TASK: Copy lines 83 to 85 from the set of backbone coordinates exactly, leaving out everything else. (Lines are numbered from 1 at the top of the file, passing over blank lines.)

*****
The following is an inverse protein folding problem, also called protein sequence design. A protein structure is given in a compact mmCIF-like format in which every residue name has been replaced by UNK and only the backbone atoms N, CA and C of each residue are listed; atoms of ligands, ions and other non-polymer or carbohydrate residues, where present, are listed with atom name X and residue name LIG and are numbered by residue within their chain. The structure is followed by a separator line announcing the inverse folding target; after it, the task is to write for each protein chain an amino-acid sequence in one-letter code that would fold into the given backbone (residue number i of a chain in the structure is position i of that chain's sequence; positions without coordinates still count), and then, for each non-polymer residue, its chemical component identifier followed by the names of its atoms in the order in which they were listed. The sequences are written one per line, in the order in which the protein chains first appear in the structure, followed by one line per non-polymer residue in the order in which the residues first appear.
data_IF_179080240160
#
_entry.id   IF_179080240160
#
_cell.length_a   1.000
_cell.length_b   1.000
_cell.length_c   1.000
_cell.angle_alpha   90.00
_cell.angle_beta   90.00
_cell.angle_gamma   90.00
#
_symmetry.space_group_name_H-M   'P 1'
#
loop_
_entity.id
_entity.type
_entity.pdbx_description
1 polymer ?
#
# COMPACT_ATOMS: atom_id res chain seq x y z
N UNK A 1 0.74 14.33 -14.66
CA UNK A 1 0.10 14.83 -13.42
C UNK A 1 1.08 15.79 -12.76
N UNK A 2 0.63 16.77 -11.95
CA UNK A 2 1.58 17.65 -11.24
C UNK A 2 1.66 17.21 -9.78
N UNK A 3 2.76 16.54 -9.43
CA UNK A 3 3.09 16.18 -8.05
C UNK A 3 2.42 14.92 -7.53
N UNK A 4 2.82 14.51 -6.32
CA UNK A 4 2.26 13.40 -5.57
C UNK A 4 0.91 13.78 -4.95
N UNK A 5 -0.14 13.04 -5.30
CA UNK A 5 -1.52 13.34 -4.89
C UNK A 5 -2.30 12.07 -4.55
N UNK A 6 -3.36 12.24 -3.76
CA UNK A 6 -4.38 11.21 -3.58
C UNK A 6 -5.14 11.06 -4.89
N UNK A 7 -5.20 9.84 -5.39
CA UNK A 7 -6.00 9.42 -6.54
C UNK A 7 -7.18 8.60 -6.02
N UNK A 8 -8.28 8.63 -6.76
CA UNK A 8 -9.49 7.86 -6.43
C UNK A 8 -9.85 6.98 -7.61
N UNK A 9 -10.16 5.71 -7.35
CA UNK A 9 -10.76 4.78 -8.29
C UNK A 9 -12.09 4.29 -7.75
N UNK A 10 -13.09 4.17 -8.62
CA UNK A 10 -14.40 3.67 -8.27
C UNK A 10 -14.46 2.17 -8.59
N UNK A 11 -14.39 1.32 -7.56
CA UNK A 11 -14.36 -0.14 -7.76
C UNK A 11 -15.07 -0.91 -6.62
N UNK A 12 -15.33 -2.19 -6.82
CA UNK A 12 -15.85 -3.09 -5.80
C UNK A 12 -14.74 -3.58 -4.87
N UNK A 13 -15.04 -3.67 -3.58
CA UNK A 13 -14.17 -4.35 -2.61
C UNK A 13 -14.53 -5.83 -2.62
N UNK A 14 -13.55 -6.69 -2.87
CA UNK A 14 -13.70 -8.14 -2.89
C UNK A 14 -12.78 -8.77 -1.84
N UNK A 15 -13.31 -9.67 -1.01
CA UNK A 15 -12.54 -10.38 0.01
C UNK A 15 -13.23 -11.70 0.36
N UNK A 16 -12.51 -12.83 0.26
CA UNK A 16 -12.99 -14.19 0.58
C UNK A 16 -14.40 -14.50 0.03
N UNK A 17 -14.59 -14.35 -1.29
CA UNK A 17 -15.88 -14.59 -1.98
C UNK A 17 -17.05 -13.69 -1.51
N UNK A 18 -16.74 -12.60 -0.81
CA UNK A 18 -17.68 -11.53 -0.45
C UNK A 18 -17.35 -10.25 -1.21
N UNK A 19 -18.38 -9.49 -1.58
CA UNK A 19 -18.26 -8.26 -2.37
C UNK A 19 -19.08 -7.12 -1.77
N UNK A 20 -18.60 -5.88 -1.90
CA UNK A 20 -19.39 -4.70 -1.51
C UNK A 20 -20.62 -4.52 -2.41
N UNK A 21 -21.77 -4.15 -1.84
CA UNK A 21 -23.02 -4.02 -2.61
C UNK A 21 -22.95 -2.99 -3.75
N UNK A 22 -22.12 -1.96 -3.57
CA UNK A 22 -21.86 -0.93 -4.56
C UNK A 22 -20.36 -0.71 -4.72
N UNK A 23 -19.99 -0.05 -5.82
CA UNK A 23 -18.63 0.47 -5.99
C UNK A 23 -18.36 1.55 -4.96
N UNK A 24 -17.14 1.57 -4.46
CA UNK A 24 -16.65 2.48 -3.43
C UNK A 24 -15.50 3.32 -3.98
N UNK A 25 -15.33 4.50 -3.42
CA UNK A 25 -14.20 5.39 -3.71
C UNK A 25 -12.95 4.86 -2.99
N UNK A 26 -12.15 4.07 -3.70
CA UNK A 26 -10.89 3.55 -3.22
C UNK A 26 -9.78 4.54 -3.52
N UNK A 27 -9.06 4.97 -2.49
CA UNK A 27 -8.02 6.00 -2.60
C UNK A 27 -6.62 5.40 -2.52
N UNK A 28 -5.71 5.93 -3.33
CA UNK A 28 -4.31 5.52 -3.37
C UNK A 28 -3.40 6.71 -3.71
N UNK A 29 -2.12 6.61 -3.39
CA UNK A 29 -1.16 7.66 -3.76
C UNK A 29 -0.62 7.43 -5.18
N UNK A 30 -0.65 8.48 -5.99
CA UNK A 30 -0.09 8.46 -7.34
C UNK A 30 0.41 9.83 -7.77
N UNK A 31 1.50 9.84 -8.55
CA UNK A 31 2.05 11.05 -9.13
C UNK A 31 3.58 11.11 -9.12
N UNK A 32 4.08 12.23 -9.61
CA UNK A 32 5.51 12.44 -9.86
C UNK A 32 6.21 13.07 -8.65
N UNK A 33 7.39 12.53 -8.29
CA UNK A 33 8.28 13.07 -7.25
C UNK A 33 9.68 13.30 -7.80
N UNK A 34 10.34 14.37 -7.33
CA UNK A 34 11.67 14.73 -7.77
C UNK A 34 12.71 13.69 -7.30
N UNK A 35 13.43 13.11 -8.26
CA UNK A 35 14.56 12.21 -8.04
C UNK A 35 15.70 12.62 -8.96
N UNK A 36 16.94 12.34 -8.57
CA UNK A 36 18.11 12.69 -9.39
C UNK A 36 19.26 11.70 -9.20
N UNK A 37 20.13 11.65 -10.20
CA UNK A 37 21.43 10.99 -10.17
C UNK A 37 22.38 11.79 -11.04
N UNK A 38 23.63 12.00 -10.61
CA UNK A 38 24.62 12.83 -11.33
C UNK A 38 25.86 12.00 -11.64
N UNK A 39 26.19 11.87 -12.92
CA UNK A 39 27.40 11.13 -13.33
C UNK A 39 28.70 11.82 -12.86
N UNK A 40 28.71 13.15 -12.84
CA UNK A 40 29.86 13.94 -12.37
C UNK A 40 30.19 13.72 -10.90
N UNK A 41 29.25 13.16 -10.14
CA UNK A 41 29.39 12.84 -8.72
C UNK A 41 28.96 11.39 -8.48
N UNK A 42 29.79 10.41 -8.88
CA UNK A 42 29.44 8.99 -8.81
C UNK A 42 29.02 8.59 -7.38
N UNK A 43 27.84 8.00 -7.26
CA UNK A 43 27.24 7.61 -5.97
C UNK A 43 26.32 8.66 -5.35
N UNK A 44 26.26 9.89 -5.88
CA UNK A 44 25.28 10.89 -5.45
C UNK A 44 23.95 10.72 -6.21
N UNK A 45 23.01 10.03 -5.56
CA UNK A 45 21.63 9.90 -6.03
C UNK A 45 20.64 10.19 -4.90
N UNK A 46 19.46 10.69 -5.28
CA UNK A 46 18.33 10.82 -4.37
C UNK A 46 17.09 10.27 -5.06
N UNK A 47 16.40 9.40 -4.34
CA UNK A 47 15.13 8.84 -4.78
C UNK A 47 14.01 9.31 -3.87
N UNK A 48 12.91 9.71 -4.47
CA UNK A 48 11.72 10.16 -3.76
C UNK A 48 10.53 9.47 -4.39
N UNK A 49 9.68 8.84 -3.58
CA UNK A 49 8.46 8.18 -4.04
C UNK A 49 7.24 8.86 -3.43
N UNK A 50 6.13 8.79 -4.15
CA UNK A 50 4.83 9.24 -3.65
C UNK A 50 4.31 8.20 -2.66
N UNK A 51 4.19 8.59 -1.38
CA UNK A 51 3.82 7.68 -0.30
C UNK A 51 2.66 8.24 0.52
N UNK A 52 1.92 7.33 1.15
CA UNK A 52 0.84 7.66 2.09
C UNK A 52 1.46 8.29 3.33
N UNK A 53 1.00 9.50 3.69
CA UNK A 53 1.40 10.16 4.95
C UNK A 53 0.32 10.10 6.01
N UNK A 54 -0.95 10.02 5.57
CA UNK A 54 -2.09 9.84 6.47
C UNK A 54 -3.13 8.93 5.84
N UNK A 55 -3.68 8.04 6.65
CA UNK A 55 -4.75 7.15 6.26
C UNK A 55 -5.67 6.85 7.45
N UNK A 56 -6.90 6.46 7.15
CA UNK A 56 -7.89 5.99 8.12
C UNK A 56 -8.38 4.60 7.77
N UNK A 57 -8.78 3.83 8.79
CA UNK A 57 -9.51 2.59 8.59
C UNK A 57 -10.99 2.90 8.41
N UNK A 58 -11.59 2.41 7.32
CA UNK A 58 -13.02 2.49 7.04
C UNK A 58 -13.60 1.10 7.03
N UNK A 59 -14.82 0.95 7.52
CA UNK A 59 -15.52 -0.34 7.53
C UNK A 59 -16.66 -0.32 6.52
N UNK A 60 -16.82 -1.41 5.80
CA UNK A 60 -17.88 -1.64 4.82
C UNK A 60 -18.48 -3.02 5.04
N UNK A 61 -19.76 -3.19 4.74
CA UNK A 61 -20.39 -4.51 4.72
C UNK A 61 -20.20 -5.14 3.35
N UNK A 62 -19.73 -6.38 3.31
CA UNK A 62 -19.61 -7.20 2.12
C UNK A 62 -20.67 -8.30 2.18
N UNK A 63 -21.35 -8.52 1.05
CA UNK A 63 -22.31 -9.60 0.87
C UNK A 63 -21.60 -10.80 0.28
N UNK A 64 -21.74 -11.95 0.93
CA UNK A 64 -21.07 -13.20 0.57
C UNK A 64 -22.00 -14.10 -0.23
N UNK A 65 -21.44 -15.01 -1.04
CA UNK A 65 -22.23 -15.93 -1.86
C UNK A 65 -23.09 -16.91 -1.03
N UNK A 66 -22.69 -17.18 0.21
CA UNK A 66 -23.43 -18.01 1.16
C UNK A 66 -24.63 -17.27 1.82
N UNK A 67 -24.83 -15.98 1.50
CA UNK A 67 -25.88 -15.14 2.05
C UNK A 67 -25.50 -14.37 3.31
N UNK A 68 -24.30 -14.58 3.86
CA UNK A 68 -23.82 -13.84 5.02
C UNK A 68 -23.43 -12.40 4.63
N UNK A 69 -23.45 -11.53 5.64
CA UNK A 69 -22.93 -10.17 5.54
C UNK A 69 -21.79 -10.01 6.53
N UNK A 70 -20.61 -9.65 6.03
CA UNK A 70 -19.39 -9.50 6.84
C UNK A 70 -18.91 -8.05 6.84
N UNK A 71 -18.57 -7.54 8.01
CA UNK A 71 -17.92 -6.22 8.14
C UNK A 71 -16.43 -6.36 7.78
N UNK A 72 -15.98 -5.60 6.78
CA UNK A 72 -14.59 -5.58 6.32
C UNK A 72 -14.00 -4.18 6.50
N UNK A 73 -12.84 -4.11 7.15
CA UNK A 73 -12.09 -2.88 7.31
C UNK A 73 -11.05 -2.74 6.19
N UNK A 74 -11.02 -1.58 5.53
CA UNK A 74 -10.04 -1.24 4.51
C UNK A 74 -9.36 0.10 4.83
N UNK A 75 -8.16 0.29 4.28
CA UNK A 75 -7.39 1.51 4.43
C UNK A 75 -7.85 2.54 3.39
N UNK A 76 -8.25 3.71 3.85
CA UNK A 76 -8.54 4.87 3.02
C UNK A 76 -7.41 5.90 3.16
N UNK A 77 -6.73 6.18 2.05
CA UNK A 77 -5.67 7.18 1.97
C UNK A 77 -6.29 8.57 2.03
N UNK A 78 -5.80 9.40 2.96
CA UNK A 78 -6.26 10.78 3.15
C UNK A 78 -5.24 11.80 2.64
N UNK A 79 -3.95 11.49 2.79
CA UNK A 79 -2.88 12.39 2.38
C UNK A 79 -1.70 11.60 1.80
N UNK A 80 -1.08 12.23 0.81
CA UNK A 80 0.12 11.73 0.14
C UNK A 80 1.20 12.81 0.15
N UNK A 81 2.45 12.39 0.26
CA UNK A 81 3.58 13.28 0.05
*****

CA UNK A 21 -23.02 -4.02 -2.61
C UNK A 21 -22.95 -2.99 -3.75
N UNK A 22 -22.12 -1.96 -3.57